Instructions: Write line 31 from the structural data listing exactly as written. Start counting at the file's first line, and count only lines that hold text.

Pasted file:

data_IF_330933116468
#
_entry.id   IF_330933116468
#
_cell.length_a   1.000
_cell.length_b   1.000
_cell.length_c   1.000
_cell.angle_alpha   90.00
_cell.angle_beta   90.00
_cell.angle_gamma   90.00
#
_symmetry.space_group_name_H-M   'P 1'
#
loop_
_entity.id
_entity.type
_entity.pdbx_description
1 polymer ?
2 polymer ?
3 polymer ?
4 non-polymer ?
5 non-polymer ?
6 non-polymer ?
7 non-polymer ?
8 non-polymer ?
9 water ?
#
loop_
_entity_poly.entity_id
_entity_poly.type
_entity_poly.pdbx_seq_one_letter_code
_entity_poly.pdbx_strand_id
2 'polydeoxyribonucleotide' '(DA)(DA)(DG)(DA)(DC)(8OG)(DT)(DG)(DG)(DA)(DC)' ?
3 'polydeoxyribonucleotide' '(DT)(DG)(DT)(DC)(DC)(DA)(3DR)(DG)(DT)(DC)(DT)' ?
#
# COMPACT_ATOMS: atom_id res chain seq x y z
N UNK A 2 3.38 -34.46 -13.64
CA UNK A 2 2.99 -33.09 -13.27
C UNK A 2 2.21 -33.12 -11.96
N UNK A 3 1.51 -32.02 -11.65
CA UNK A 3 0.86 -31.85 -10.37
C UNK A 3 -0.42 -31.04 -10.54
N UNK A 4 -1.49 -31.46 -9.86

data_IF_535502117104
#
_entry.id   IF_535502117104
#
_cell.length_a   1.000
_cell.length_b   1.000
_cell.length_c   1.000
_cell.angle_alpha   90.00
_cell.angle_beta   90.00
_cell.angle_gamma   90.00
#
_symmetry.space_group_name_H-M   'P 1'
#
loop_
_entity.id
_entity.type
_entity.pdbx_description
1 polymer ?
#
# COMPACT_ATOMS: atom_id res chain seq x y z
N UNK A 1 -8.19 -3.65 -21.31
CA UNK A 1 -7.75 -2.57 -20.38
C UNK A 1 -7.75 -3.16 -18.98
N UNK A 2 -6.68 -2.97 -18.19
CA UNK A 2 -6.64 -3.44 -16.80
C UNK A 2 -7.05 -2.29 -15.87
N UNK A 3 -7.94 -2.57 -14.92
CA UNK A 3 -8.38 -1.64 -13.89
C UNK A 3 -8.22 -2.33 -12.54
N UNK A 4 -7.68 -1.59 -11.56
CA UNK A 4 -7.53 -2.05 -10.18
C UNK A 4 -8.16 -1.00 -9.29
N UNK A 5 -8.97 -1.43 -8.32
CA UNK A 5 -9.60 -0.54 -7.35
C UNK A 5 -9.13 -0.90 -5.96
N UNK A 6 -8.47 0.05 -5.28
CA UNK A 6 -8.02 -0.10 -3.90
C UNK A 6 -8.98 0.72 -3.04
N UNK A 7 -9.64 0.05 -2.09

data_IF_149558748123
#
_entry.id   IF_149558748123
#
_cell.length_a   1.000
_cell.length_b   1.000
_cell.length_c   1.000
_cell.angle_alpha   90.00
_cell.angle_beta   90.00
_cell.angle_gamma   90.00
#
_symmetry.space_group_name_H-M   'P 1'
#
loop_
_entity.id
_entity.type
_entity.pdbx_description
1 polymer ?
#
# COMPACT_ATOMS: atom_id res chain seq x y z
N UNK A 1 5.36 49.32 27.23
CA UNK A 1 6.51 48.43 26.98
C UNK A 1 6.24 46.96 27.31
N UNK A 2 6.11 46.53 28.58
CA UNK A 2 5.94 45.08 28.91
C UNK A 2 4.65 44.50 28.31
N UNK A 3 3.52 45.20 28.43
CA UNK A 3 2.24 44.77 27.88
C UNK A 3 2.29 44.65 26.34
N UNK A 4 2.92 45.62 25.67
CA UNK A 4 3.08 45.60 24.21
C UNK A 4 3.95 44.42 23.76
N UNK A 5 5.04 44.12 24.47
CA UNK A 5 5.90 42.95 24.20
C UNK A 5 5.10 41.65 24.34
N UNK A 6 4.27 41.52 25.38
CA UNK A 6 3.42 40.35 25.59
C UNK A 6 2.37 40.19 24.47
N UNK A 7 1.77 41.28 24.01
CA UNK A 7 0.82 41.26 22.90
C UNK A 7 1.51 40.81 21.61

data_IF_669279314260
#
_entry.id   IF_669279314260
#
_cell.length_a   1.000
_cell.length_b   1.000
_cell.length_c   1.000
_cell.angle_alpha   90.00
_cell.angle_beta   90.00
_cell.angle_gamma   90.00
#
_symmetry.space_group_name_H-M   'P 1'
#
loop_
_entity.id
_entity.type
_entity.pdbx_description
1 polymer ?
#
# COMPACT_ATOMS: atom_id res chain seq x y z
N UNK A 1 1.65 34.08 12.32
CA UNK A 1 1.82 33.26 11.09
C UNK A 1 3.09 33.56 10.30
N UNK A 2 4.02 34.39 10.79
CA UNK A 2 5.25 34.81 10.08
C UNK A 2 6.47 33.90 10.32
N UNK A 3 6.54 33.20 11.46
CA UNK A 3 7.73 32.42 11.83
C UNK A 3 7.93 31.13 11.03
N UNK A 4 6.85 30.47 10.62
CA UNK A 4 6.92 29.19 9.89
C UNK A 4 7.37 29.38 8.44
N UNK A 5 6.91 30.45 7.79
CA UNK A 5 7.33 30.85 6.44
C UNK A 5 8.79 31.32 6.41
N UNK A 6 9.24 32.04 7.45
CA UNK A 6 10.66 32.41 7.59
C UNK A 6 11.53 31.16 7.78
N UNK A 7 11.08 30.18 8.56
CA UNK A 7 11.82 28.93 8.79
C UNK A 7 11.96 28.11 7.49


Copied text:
_entity_poly.pdbx_seq_one_letter_code